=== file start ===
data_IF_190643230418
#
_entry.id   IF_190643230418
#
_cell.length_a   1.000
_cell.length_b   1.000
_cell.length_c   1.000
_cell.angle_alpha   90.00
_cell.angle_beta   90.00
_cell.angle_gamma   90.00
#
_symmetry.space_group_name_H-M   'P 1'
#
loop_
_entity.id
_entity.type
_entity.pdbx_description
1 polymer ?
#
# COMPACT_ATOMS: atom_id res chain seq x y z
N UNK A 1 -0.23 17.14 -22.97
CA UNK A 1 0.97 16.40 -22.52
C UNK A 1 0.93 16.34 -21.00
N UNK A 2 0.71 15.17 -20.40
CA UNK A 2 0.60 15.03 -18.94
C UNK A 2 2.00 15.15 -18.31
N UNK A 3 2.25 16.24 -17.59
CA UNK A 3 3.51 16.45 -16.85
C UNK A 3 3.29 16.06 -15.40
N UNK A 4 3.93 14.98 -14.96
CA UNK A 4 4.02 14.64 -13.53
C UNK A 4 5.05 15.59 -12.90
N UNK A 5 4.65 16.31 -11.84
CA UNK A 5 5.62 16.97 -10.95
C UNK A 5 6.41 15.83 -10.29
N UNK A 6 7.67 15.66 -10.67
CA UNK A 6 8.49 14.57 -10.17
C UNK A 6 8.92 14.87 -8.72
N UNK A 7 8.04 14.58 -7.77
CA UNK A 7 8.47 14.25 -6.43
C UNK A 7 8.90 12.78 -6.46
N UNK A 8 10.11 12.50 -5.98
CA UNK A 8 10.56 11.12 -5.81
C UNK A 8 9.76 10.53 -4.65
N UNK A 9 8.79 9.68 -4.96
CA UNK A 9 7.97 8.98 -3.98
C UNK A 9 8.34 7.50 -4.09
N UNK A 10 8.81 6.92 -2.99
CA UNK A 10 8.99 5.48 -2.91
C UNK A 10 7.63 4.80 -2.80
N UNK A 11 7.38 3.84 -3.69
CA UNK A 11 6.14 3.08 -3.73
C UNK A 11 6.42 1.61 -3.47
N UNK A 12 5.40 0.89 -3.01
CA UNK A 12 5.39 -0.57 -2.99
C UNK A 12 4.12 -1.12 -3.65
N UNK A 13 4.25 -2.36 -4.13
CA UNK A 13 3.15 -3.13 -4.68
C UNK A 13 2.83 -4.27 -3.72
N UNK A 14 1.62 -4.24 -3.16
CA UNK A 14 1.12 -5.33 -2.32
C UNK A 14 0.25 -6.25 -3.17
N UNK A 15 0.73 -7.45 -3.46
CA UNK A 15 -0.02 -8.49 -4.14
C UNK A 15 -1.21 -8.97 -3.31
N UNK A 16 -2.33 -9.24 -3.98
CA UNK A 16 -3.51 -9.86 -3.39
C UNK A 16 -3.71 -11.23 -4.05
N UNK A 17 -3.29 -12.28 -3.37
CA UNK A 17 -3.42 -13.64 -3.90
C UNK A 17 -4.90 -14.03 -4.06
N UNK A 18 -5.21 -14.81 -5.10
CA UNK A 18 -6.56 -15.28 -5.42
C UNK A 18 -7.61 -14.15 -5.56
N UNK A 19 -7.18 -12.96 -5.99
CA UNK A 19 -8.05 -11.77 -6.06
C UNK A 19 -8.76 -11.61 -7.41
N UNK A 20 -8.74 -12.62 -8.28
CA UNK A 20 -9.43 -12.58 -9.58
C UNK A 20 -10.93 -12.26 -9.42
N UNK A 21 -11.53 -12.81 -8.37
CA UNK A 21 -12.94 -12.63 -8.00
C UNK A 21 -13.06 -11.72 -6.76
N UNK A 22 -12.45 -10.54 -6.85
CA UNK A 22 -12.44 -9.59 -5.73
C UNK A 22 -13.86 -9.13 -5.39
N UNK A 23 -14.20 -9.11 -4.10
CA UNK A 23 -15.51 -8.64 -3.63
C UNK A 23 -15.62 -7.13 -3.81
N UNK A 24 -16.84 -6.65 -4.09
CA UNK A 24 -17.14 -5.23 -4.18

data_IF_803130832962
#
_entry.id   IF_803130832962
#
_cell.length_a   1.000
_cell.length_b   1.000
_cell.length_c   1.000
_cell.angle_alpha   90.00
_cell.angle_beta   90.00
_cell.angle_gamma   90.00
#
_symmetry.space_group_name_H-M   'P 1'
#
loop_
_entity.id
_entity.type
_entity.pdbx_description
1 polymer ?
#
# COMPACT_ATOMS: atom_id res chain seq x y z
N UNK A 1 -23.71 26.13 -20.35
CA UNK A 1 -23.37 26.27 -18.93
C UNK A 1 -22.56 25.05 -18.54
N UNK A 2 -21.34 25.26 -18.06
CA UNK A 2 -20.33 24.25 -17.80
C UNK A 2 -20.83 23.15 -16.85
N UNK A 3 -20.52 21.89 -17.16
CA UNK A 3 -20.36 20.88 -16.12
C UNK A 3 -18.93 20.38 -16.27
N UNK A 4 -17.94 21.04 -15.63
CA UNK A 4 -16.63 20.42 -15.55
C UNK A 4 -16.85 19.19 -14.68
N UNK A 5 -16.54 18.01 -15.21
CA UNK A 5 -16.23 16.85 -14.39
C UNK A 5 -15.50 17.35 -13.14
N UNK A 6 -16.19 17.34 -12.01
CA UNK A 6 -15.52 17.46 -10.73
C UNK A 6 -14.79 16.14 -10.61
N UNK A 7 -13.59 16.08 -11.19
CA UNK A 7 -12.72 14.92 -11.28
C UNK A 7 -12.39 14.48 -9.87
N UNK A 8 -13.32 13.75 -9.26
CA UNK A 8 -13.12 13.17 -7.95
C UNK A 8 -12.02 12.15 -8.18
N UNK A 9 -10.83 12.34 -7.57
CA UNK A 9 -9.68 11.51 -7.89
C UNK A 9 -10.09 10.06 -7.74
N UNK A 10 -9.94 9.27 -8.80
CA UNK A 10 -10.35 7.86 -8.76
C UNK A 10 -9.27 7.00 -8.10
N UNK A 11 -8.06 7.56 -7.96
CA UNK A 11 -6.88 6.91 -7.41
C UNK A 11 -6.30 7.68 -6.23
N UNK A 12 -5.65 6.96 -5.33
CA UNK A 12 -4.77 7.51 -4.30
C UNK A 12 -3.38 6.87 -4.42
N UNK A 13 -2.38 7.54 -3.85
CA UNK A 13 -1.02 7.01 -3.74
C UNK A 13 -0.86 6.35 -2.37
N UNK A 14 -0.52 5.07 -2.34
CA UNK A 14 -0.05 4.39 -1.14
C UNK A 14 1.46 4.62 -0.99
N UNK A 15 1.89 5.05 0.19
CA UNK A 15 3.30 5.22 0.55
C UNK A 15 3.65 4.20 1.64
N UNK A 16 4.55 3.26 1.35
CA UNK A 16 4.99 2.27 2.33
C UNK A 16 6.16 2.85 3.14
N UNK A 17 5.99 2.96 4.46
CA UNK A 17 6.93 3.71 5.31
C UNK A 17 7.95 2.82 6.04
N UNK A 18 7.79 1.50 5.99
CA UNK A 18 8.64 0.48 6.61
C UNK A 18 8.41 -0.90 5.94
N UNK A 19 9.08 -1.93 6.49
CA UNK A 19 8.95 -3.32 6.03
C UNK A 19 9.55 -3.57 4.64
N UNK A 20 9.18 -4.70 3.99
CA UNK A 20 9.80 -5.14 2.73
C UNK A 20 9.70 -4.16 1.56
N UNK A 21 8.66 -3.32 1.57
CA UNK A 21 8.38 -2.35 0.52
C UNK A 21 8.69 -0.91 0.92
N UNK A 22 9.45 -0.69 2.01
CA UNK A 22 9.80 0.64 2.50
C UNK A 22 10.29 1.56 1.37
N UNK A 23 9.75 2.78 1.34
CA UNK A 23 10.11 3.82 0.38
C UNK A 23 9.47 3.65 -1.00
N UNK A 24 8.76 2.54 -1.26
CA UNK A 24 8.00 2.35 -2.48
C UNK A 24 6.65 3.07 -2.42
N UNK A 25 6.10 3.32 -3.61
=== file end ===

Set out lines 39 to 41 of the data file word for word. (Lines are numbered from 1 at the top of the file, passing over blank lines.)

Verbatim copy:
N UNK A 7 8.04 14.58 -7.77
CA UNK A 7 8.47 14.25 -6.43
C UNK A 7 8.90 12.78 -6.46